Without doubt, raising money for a political campaign is essential. Raising a lot of money is even better.
Is there any one-size-fits-all approach to generating revenues for a political or even legislative campaign? Do candidates like to raise the money themselves by calling upon the prospective contributor? Or would that be left to the person charged with that campaign obligation?
Prior to casting your vote what do your favorite local candidates (or his/her competition) know about you?
For years, prior to the Internet, data was somewhat difficult to obtain. Of course, candidates had access to voting history, not whom you voted for, but, at least, enough information to determine if you are a likely voter. But now, ever since you have allowed your fingers to do your online shopping, browsing and talking, data has exploded. There’s data from social media, online purchases and so much more.
What are the qualities needed to be a political campaign fundraiser, or perhaps, any type of fundraiser? How does one get started in this business? What are the requisite qualities in the person?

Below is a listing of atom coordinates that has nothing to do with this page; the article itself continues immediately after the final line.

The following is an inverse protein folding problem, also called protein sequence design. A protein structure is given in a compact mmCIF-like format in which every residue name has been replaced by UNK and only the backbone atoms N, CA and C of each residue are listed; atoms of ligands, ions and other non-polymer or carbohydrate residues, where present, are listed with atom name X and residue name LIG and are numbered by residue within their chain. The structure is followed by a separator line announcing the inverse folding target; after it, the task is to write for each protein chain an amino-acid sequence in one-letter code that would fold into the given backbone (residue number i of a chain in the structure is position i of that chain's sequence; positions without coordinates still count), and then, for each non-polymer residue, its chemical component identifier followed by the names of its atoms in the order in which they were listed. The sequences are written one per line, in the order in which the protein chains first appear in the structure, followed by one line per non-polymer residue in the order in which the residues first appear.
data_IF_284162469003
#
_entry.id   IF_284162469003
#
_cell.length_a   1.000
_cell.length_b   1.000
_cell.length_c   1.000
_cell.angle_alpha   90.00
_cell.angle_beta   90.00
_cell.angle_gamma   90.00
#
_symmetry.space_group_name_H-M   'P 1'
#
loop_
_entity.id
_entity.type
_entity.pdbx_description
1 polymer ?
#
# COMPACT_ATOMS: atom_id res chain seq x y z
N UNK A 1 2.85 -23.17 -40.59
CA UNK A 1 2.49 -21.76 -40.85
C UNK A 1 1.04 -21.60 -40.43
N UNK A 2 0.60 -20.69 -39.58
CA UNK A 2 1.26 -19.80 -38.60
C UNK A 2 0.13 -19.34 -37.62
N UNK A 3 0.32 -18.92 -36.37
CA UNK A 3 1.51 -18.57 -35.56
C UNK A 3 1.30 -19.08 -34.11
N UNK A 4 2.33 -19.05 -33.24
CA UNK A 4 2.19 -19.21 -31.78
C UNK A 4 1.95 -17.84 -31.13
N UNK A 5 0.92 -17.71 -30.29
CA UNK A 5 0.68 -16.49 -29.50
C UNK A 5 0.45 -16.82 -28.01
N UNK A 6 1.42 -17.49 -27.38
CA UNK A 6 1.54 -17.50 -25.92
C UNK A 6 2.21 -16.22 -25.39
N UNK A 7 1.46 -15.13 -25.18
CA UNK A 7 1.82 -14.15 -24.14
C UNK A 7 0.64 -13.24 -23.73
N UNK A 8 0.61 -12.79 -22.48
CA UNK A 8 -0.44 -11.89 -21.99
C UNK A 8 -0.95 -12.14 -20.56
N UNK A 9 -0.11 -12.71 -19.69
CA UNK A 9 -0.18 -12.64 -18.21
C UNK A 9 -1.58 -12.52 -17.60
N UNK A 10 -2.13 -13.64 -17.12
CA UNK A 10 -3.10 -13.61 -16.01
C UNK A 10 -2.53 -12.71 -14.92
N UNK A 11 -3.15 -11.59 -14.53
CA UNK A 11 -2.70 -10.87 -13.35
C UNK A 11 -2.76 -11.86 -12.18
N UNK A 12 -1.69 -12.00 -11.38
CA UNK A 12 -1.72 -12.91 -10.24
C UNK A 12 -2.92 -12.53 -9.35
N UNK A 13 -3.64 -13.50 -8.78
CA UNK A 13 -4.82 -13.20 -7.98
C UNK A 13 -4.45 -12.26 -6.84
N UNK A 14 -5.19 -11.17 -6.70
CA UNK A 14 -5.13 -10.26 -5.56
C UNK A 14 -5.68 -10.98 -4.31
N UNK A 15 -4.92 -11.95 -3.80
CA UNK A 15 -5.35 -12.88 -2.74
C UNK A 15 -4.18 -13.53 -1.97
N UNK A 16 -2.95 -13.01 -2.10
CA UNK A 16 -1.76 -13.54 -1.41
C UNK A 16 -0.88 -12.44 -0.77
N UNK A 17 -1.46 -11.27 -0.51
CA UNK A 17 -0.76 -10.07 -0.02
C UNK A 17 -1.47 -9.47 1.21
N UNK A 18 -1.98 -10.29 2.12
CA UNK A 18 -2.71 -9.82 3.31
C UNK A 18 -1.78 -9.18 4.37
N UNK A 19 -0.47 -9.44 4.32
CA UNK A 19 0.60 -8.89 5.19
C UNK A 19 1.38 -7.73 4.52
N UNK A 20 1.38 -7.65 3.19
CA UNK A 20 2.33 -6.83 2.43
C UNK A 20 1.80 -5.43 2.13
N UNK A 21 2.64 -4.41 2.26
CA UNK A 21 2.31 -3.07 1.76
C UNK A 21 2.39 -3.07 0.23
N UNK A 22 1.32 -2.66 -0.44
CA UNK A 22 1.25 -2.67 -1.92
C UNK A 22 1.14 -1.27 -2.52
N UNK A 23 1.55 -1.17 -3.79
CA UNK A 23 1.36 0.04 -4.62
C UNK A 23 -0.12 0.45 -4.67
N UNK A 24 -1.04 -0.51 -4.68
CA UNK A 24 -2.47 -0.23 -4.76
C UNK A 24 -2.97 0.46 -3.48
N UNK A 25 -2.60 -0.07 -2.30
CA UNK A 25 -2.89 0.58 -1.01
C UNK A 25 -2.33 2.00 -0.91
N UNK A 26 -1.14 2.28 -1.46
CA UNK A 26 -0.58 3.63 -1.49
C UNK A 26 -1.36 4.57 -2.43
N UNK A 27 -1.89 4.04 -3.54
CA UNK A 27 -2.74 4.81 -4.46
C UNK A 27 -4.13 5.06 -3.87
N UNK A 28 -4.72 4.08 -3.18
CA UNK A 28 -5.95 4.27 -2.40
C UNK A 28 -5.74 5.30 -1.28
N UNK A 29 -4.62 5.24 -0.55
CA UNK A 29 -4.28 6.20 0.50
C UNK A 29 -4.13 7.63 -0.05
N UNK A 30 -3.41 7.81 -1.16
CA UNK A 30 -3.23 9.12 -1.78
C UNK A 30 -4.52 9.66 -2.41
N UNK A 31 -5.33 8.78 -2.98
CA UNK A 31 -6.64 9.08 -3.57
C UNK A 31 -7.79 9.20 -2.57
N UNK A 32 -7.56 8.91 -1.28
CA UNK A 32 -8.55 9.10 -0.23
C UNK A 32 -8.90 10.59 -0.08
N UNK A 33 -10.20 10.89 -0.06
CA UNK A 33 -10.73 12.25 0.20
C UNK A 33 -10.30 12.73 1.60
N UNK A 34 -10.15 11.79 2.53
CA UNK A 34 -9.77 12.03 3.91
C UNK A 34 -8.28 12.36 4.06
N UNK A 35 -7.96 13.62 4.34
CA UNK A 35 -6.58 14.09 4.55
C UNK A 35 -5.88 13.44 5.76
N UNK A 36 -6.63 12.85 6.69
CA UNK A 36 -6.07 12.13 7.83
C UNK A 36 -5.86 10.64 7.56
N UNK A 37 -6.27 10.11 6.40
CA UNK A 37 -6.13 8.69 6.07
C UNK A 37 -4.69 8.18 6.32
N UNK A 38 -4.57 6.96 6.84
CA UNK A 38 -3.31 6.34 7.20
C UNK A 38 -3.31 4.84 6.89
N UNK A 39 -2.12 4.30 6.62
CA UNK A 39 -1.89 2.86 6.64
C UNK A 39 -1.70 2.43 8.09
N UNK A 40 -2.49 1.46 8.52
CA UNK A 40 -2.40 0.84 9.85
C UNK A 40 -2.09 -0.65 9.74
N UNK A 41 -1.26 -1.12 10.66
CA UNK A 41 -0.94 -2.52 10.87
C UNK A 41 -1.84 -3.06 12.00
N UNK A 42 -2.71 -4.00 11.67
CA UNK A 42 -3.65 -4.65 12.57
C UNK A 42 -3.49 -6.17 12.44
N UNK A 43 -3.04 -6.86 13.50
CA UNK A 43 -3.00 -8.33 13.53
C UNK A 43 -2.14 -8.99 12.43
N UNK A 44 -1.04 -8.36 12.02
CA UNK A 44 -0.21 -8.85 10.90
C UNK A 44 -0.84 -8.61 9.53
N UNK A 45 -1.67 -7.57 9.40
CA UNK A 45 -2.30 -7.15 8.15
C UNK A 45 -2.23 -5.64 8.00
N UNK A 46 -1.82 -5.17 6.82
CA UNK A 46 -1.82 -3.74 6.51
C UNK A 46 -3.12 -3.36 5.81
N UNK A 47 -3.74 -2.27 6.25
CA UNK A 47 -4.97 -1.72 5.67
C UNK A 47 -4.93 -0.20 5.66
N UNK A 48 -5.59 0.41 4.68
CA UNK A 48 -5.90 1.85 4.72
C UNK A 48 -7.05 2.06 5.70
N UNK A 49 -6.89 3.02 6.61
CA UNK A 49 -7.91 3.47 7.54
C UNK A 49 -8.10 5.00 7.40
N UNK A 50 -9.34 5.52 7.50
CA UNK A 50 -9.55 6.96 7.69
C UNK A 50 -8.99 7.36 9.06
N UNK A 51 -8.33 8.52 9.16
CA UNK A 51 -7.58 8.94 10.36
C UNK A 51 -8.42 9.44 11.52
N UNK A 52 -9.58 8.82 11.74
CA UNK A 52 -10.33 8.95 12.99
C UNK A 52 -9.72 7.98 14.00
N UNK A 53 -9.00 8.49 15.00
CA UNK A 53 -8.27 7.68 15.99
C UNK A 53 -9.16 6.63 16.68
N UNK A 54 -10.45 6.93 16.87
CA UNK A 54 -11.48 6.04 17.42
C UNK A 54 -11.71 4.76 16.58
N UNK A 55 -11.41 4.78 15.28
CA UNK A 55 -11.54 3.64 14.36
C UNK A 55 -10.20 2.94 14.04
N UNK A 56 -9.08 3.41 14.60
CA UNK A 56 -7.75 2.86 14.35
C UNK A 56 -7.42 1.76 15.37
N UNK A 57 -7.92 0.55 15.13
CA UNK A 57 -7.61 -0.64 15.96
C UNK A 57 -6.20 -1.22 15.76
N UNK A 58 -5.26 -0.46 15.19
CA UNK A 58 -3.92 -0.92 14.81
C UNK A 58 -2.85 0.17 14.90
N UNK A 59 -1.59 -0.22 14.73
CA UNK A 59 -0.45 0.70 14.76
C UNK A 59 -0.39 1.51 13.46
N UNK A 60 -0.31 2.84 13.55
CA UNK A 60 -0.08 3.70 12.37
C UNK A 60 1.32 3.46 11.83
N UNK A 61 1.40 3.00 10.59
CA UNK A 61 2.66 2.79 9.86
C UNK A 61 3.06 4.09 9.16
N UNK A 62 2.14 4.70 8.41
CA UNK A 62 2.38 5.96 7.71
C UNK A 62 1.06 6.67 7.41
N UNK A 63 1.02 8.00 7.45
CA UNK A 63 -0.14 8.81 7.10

These questions were the focus during the initial part of my interview last week, with one of the very best of them, fundraiser Alexandra “Allee Bautsch” Grunewald.
What is the role of a political campaign fundraiser? How does one become one in the first place? What are the necessary skillsets? How does one locate the keys to fundraising and election-winning success?
On Wednesday, September 26, from 7:30 to 8:30 pm, one of the best political fundraisers in the state and in the nation, Alexander, “Allee Bautsch”, will discuss these and other issues in the next Bayoubuzz ElectionsWin.com webinar.
How important is the media consultant in the elections campaign? Does it make a difference if the election is for a major statewide office or a parochial position of power? Who calls the shots? How dependent is the candidate upon the advertising firm, the public relations persons? What qualities should a candidate or campaign manager consider when hiring the person who might create the ads, the TV spots, the Internet buys? What if the campaign goes into crises mode, who do you call, what do you do?
What must a candidate running for public office do to get noticed? Does it make a difference whether the candidate is new to the political scene versus someone who has tire marks of experience? Has the Internet changed this process and if so, how? What role does polling have for those who are new to the campaign trail, compared to someone who has a track history of electioneering? Are polls necessary in all races?